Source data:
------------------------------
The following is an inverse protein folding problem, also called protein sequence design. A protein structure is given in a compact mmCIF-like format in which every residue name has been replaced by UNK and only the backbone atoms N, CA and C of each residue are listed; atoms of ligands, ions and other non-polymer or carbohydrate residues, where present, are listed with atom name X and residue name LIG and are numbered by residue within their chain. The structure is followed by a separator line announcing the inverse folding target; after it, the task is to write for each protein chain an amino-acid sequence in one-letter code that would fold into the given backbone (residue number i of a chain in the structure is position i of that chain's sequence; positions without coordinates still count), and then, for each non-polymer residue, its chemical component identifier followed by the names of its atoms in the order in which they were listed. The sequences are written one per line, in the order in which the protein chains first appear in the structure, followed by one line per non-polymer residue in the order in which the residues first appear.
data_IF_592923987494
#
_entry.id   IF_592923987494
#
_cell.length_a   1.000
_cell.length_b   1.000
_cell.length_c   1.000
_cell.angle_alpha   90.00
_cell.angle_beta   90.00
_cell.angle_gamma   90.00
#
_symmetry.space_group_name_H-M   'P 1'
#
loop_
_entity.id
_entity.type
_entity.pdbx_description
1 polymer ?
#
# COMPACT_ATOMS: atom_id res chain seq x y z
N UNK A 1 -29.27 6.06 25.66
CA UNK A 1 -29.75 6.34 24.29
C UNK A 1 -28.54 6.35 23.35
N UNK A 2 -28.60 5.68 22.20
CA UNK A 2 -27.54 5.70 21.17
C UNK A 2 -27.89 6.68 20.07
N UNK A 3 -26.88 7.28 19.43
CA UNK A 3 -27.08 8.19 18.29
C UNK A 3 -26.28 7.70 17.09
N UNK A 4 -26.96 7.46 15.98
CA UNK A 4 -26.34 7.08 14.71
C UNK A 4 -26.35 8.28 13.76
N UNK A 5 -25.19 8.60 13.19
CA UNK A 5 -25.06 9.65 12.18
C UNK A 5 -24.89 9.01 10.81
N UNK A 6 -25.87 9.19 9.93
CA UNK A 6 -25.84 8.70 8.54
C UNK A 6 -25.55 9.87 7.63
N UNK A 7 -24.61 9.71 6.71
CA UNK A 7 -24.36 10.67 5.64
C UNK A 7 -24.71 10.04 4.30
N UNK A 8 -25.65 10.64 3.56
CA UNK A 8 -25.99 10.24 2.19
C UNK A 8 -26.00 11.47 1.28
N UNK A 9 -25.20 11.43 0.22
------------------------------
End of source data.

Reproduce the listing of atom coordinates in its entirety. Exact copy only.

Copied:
The following is an inverse protein folding problem, also called protein sequence design. A protein structure is given in a compact mmCIF-like format in which every residue name has been replaced by UNK and only the backbone atoms N, CA and C of each residue are listed; atoms of ligands, ions and other non-polymer or carbohydrate residues, where present, are listed with atom name X and residue name LIG and are numbered by residue within their chain. The structure is followed by a separator line announcing the inverse folding target; after it, the task is to write for each protein chain an amino-acid sequence in one-letter code that would fold into the given backbone (residue number i of a chain in the structure is position i of that chain's sequence; positions without coordinates still count), and then, for each non-polymer residue, its chemical component identifier followed by the names of its atoms in the order in which they were listed. The sequences are written one per line, in the order in which the protein chains first appear in the structure, followed by one line per non-polymer residue in the order in which the residues first appear.
data_IF_592923987494
#
_entry.id   IF_592923987494
#
_cell.length_a   1.000
_cell.length_b   1.000
_cell.length_c   1.000
_cell.angle_alpha   90.00
_cell.angle_beta   90.00
_cell.angle_gamma   90.00
#
_symmetry.space_group_name_H-M   'P 1'
#
loop_
_entity.id
_entity.type
_entity.pdbx_description
1 polymer ?
#
# COMPACT_ATOMS: atom_id res chain seq x y z
N UNK A 1 -29.27 6.06 25.66
CA UNK A 1 -29.75 6.34 24.29
C UNK A 1 -28.54 6.35 23.35
N UNK A 2 -28.60 5.68 22.20
CA UNK A 2 -27.54 5.70 21.17
C UNK A 2 -27.89 6.68 20.07
N UNK A 3 -26.88 7.28 19.43
CA UNK A 3 -27.08 8.19 18.29
C UNK A 3 -26.28 7.70 17.09
N UNK A 4 -26.96 7.46 15.98
CA UNK A 4 -26.34 7.08 14.71
C UNK A 4 -26.35 8.28 13.76
N UNK A 5 -25.19 8.60 13.19
CA UNK A 5 -25.06 9.65 12.18
C UNK A 5 -24.89 9.01 10.81
N UNK A 6 -25.87 9.19 9.93
CA UNK A 6 -25.84 8.70 8.54
C UNK A 6 -25.55 9.87 7.63
N UNK A 7 -24.61 9.71 6.71
CA UNK A 7 -24.36 10.67 5.64
C UNK A 7 -24.71 10.04 4.30
N UNK A 8 -25.65 10.64 3.56
CA UNK A 8 -25.99 10.24 2.19
C UNK A 8 -26.00 11.47 1.28
N UNK A 9 -25.20 11.43 0.22